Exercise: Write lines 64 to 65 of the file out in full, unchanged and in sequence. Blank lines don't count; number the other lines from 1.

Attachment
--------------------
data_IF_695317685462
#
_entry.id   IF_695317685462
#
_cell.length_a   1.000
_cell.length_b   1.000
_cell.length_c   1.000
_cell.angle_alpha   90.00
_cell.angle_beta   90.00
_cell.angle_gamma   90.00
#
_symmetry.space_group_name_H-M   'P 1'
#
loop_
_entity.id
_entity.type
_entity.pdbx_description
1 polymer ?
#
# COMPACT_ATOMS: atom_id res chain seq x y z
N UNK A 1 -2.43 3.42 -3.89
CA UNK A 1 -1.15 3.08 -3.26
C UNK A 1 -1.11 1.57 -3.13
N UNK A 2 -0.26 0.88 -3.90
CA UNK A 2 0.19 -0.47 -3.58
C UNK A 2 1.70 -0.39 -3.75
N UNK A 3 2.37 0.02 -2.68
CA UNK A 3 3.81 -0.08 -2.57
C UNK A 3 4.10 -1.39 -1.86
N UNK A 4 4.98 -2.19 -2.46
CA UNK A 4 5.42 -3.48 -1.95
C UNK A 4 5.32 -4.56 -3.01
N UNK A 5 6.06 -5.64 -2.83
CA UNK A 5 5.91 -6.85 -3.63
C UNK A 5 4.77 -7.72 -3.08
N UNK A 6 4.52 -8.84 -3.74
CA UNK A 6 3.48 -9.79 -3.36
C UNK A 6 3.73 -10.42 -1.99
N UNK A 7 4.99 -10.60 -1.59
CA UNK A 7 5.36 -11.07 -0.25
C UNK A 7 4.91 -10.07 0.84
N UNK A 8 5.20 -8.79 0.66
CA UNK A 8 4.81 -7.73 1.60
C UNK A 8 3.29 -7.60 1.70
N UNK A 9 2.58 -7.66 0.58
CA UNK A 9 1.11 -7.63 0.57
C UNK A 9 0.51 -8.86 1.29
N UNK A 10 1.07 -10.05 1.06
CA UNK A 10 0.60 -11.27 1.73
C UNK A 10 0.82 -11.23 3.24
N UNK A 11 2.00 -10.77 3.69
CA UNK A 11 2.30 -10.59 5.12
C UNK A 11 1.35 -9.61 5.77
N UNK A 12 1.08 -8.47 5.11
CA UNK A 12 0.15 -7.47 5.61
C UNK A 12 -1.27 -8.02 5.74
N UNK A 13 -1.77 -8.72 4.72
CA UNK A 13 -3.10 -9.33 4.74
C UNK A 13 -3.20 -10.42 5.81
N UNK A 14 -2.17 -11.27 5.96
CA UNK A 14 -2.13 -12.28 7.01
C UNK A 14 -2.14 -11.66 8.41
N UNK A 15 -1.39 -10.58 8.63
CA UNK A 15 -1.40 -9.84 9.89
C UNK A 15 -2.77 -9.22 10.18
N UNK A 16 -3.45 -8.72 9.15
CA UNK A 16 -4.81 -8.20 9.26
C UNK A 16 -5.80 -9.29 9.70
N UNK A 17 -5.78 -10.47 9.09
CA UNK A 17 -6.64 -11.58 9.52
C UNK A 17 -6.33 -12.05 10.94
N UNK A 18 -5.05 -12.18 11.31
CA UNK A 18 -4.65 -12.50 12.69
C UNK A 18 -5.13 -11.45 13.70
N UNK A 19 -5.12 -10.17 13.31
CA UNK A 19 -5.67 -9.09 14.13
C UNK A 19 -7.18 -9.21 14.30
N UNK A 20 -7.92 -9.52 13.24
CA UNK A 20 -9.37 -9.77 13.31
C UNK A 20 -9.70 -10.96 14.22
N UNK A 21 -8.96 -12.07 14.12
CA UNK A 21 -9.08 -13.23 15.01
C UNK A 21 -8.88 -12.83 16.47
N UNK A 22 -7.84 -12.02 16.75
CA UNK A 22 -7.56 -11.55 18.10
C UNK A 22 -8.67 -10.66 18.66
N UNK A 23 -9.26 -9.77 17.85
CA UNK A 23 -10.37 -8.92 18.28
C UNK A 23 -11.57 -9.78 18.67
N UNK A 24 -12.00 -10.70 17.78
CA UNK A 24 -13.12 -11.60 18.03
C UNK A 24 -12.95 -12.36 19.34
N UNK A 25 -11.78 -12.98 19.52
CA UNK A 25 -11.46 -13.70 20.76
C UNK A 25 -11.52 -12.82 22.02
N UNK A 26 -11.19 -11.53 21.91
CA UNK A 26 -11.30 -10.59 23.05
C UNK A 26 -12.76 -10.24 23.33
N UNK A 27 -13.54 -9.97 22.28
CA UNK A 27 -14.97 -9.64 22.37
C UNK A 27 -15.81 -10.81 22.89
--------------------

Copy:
CA UNK A 15 -1.40 -9.84 9.89
C UNK A 15 -2.77 -9.22 10.18